The Commission on Human Rights and Administrative Justice (CHRAJ), has urged the public to make use of the Whistleblower Act 2006 (Act 720) to tackle corruption which has become a canker in the country.
Whistleblower Act seeks to provide for the manner in which individuals may in the public interest, disclose information that relates to unlawful or other illegal conduct or corrupt practices of others to the state security.
"We have to fight and protect the public purse from people who do not care about the welfare of Ghana," Senior Investigator at the Greater Accra office of CHRAJ, Godfrey Ebo Arhin has urged.
He mentioned legal and institutional frameworks including the Criminal Offences Act, Financial Administrative Act (Act 654), the CHRAJ Act, 1993 (Act), Public Procurement Act, 2003 (Act 663) and the Office of the Special Prosecutor Act 2017 (Act 959) among others, provided in the 1992 Constitution to tackle the menace.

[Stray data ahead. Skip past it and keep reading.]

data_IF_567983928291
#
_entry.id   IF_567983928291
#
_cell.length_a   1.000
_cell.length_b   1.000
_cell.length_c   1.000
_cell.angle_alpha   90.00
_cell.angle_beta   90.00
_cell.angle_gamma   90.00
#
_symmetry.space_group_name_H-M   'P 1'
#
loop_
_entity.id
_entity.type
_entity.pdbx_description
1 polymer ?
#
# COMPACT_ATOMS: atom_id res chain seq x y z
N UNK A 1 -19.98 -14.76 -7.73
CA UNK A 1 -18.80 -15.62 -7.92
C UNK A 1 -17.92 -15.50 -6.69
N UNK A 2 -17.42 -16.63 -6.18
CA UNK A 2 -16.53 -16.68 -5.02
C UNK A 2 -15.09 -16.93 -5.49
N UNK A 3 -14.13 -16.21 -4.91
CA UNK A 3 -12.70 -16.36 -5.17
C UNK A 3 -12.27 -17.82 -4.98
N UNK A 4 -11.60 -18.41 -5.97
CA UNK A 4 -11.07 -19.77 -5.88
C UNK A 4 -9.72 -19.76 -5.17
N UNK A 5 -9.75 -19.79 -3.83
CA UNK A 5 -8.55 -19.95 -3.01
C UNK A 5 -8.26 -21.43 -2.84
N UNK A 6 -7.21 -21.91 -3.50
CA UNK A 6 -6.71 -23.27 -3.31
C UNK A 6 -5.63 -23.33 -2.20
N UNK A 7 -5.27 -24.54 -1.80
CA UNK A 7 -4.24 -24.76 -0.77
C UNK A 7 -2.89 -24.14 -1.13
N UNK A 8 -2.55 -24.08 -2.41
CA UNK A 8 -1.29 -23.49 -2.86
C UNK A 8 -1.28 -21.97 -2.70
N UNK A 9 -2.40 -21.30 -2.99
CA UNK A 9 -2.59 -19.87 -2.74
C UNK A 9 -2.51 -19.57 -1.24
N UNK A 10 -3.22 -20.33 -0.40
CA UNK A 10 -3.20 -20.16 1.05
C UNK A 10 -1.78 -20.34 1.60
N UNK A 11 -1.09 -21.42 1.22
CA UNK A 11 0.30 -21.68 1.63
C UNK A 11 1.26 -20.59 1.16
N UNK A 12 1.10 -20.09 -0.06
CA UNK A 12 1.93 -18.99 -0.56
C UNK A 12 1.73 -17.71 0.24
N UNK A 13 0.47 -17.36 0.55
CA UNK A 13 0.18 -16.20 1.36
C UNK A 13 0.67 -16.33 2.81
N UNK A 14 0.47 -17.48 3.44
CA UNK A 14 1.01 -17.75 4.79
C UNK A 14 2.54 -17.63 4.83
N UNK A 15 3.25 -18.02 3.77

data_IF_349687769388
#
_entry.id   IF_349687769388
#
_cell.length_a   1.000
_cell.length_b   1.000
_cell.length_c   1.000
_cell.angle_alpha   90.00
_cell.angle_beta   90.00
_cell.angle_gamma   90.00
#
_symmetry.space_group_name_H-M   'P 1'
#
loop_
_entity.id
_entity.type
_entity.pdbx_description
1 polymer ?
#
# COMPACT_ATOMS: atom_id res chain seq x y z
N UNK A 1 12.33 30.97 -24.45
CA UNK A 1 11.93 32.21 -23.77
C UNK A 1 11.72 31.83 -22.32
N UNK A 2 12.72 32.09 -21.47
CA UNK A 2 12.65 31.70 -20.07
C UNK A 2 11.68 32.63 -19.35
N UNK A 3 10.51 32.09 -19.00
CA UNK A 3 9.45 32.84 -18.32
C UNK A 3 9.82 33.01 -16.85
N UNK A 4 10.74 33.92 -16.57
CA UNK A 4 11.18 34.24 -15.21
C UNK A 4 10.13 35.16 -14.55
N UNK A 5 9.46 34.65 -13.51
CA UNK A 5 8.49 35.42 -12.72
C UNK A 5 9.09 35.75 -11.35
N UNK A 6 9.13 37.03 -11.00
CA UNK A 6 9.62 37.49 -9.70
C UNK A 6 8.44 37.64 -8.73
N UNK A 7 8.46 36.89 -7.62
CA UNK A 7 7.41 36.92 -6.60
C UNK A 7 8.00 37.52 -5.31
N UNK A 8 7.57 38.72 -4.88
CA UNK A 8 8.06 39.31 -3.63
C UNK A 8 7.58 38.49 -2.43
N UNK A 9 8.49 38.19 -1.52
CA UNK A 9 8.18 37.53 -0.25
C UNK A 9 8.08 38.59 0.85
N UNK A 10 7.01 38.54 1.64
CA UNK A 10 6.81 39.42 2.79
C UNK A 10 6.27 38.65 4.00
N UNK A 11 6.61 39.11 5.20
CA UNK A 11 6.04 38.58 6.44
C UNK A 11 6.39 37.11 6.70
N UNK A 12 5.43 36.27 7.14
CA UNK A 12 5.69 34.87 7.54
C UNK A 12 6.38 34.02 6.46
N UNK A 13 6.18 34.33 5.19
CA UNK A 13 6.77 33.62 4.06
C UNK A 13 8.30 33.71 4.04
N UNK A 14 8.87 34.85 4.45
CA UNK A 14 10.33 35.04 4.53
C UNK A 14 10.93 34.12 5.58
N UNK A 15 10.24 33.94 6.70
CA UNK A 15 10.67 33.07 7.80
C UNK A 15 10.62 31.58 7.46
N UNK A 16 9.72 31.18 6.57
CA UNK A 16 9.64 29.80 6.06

Mr Arhin was speaking at a symposium on corruption at the African University College of Communications in Accra yesterday.
The symposium which formed part of activities under the European Union sponsored Accountability, Rule of Law and Anti-Corruption Programme of the NCCE aimed at sensitising the citizenry on legal regimes related to public accountability, especially on whistle-blowing.
Mr Arhin asked the public, especially the youth to contribute meaningfully to reducing corruption and deepen public accountability in the country.
The Greater Accra Regional Director, Mrs Lucille Hewlett entreated students to shun all forms of corrupt practices and be ready to report perpetrators.
She said students are a critical group expected to become duty bearers in future, therefore the need to shape their attitude towards anti-corruption, rule of law and accountability.
"Their involvement is critical to fight against corruption because they would be expected to become office holders and duty bearer in future," she said.